«things happen: big orders, small orders, too many orders or too few are all natural. You have to cope, restructure and strengthen your position».
In their time, Andrew and Jane have gone through a difficult transition from Andrew Winch Designs to Winch Design. With a new name, a new strategy was introduced gradually over the years. The goal was to strengthen the studio culture and guarantee a long-term perspective. We«had grown too big and it became difficult to cope. In the future, Jane was planning to retire». So the process of finding a suitable candidate for a management position at Winch Design began. «We decided to hire someone who would immediately understand what could be done even better».
No need to go far - old friend of Winch's Clive Beharrell was appointed Chairman of the non-executive board. He took up business administration and hired Aino Grapin as General Manager.
«It was important to find someone who would fit in with our company culture. Aino has been with us for two years now, and during this time progress has been visible in many areas, for example - in the organizational structure. For example, Aino helped create the corporate magazine World of Winch, reorganized departments throughout the building and paid attention to lunch breaks and special events. During her work in the studio, 30 new employees were added, which, in turn, allowed the company to grow by 30%. Under Beharrell and Grape's leadership, the company can be sure that growth will continue in the future. We need to understand clearly how important it is to have a stable business that we can rely on. The more we develop our talent and the stronger we become, the more success»awaits us.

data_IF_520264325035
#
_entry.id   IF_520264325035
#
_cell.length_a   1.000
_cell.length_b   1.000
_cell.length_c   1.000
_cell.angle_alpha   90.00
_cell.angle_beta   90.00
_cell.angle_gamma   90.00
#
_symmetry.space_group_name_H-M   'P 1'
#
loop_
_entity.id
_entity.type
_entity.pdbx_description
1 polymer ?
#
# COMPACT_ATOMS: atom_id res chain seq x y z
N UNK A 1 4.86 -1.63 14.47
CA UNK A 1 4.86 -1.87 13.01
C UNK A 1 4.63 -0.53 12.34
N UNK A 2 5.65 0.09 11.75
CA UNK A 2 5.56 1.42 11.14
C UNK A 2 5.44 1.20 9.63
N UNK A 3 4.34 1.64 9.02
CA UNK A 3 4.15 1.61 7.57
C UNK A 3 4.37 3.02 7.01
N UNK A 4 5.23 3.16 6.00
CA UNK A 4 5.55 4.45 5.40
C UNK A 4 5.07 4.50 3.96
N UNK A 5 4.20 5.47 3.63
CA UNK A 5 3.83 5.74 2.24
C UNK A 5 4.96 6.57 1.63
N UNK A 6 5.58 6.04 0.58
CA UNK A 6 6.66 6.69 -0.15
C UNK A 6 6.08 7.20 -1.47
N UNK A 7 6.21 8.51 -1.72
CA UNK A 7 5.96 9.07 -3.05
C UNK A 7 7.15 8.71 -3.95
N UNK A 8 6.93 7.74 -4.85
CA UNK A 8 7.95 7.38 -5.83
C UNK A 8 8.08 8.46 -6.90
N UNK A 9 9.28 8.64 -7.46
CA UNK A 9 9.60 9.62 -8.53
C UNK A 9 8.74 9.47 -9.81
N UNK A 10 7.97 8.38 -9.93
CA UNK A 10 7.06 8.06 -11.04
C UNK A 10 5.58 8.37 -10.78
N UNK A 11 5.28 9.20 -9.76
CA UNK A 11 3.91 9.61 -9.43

However, «success is» not the ultimate goal for Vinch - it is rather associated with stability, without which neither he nor his employees could feel complete confidence in the future. He himself continues to act as a creative director. «I hope to see our business achieve even greater success in 20 years. I do not want to watch him die, as is often the case with other studios».
So far, he hasn't thought about retiring. Instead, he thinks about swimming, new projects and travel.
«In 2021, I'll go to New Zealand for the America's Cup - that date is already marked in my notebook. At least the next three or four years I have already scheduled».
Vinch also has an education in mind - he wants to share his experience and knowledge with the next generation. In his plans - work in art college, where he could demonstrate his approach to creative work and outside the company.
«I am working on a work ethic that allows me to support the group from within, not as a supervisor from above. I remain a founder, but I also want people who are creative to act as the driving force behind the business».
Translated by Denis Koshelev.